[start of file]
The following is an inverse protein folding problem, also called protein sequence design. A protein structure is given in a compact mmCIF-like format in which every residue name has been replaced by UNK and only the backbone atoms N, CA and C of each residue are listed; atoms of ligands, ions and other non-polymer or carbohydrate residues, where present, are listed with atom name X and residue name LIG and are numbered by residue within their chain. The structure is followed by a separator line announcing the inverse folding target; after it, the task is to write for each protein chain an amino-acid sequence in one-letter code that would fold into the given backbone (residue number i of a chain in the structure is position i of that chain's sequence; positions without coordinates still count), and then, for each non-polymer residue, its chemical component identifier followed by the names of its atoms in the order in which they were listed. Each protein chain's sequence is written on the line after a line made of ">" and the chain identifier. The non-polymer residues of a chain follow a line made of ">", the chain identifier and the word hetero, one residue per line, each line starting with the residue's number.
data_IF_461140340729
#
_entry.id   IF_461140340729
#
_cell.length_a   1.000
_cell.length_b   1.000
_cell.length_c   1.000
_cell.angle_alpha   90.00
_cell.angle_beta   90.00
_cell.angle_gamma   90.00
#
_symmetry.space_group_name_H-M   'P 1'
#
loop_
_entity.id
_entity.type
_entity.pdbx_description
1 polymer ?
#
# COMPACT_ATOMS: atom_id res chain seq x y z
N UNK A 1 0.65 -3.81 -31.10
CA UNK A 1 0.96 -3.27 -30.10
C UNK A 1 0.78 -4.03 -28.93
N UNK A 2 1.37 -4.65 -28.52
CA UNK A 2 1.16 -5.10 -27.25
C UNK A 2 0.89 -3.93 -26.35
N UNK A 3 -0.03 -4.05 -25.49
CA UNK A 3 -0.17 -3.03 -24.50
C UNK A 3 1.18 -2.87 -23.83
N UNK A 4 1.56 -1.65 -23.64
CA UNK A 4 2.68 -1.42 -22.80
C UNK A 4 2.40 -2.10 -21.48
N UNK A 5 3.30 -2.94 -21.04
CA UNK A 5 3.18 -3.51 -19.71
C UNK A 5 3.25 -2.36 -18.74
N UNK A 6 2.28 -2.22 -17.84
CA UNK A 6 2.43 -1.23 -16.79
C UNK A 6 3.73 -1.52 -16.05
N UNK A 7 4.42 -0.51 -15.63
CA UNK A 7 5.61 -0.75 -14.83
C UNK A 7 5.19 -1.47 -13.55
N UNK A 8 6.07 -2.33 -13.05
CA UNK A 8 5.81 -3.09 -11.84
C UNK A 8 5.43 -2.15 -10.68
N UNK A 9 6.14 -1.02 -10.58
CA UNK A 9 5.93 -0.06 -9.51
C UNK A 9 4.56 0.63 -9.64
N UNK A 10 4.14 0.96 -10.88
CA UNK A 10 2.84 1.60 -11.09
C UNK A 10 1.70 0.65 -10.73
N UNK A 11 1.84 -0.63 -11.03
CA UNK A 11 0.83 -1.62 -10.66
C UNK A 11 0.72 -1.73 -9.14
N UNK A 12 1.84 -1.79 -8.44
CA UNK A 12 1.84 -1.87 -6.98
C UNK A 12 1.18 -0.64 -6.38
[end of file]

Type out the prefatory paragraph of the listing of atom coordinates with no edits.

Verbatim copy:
The following is an inverse protein folding problem, also called protein sequence design. A protein structure is given in a compact mmCIF-like format in which every residue name has been replaced by UNK and only the backbone atoms N, CA and C of each residue are listed; atoms of ligands, ions and other non-polymer or carbohydrate residues, where present, are listed with atom name X and residue name LIG and are numbered by residue within their chain. The structure is followed by a separator line announcing the inverse folding target; after it, the task is to write for each protein chain an amino-acid sequence in one-letter code that would fold into the given backbone (residue number i of a chain in the structure is position i of that chain's sequence; positions without coordinates still count), and then, for each non-polymer residue, its chemical component identifier followed by the names of its atoms in the order in which they were listed. Each protein chain's sequence is written on the line after a line made of ">" and the chain identifier. The non-polymer residues of a chain follow a line made of ">", the chain identifier and the word hetero, one residue per line, each line starting with the residue's number.